Paternalistic conservatism first arose as a distinct ideology in the United Kingdom under Prime Minister Benjamin Disraeli's "One Nation" Toryism.[93] There have been a variety of one-nation conservative governments in the United Kingdom with exponents such as Prime Ministers Disraeli, Stanley Baldwin, Neville Chamberlain, Winston Churchill, and Harold Macmillan.[94]

In 19th-century Germany, Chancellor Otto von Bismarck adopted a set of social programs, known as state socialism, which included insurance for workers against sickness, accident, incapacity, and old age. The goal of this conservative state-building strategy was to make ordinary Germans, not just the Junker aristocracy, more loyal to state and Emperor.[7] Chancellor Leo von Caprivi promoted a conservative agenda called the "New Course".[95]

Progressive conservatism[edit]

In the United States, President Theodore Roosevelt has been identified as the main exponent of progressive conservatism. Roosevelt stated that he had "always believed that wise progressivism and wise conservatism go hand in hand".[96] The Republican administration of President William Howard Taft was progressive conservative, and he described himself as a believer in progressive conservatism.[96] President Dwight D. Eisenhower also declared himself an advocate of progressive conservatism.[97]

In Canada, a variety of conservative governments have been part of the Red Tory tradition, with Canada's former major conservative party being named the Progressive Conservative Party of Canada from 1942 to 2003.[98] Prime Ministers Arthur Meighen, R. B. Bennett, John Diefenbaker, Joe Clark, Brian Mulroney, and Kim Campbell led Red Tory federal governments.[98]

Reactionary conservatism[edit]

Italian esotericist Julius Evola and Colombian aphorist Nicolás Gómez Dávila—prominent reactionary critics of modernity

Reactionary conservatism, also known as reactionism, opposes policies for the social transformation of society.[99] In popular usage, reactionism refers to a staunch traditionalist conservative political perspective of a person who supports the status quo and opposes social, political, and economic change.[100] Some adherents of conservatism, rather than opposing change, seek to return to the status quo ante and tend to view the modern world in a negative light, especially concerning mass culture and secularism, although different groups of reactionaries may choose different traditional values to revive.[7][101]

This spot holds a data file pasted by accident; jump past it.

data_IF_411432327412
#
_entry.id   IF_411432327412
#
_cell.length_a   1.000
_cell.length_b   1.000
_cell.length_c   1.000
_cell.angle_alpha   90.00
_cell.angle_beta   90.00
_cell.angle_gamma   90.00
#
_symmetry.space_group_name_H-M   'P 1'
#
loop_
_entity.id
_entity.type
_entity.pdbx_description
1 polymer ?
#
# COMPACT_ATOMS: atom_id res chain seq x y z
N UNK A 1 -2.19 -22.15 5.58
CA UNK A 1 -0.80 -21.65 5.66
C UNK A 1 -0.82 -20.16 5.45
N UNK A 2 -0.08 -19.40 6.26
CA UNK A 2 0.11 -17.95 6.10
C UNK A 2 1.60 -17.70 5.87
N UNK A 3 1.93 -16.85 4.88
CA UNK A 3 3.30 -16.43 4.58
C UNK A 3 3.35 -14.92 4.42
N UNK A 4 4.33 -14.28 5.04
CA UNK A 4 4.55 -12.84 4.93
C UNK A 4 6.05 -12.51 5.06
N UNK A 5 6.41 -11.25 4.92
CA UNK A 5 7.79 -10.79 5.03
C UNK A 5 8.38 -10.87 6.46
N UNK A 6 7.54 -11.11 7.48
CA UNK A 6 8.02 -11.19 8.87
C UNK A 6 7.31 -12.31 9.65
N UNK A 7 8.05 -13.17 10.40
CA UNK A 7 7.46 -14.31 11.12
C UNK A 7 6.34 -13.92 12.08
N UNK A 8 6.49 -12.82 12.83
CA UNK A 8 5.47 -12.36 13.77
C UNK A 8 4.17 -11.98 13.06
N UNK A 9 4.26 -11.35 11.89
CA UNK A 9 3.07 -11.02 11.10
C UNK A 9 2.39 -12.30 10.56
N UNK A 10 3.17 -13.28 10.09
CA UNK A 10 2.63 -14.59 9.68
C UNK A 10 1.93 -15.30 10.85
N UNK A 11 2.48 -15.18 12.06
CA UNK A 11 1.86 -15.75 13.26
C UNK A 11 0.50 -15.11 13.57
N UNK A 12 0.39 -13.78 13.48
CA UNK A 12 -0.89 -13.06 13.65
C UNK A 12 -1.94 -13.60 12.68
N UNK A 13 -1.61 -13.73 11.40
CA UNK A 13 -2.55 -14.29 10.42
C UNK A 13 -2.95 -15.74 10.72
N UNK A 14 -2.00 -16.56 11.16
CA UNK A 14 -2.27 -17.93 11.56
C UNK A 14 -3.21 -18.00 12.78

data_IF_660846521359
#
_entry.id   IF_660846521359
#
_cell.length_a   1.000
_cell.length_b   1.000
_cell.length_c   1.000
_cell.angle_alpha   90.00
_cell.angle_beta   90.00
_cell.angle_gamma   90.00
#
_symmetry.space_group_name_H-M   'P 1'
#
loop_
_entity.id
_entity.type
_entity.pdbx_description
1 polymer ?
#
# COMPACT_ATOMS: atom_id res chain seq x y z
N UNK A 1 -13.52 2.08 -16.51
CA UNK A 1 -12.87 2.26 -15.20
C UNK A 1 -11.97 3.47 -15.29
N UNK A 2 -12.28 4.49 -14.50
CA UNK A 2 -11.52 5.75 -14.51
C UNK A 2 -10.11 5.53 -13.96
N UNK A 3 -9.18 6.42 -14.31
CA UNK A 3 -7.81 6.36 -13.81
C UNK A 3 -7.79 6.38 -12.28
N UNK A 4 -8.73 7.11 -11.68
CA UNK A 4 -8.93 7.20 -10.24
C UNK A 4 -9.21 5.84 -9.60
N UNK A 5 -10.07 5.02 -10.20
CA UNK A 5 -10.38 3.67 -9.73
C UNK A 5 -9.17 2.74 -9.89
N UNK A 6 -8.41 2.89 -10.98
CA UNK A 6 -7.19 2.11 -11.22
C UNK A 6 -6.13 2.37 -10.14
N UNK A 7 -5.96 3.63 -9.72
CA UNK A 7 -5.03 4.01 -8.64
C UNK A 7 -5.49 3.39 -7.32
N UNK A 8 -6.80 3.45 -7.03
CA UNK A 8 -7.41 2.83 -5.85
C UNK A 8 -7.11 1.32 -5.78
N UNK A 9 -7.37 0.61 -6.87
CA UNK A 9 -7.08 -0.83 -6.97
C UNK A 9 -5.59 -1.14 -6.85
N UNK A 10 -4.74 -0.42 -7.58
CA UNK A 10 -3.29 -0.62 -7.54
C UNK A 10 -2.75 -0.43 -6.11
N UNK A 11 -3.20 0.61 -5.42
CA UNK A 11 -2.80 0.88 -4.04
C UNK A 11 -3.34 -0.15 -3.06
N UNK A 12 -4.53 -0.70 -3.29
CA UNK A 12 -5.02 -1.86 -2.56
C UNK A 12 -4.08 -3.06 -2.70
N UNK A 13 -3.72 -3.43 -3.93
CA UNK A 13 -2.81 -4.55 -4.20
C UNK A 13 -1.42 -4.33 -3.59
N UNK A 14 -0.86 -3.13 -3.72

Some political scientists, such as Corey Robin, treat the words reactionary and conservative as synonyms.[102] Others, such as Mark Lilla, argue that reactionism and conservatism are distinct worldviews.[103] Francis Wilson defines conservatism as "a philosophy of social evolution, in which certain lasting values are defended within the framework of the tension of political conflict".[104]

Some reactionaries favour a return to the status quo ante, the previous political state of society, which that person believes possessed positive characteristics absent from contemporary society. An early example of a powerful reactionary movement was German Romanticism, which centred around concepts of organicism, medievalism, and traditionalism against the forces of rationalism, secularism, and individualism that were unleashed in the French Revolution.[105]

In political discourse, being a reactionary is generally regarded as negative; Peter King observed that it is "an unsought-for label, used as a torment rather than a badge of honor".[106] Despite this, the descriptor has been adopted by intellectuals such as the Italian esoteric traditionalist Julius Evola,[107] the Austrian monarchist Erik von Kuehnelt-Leddihn,[108] the Colombian political theologian Nicolás Gómez Dávila, and the American historian John Lukacs.[109]

Religious conservatism [edit]

Religious conservatism principally applies the teachings of particular religions to politics—sometimes by merely proclaiming the value of those teachings, at other times by having those teachings influence laws.[110] In most democracies, political conservatism seeks to uphold traditional family structures and social values. Religious conservatives typically oppose abortion, LGBT behaviour (or, in certain cases, identity), drug use,[111] and sexual activity outside of marriage. In some cases, conservative values are grounded in religious beliefs, and conservatives seek to increase the role of religion in public life.[112]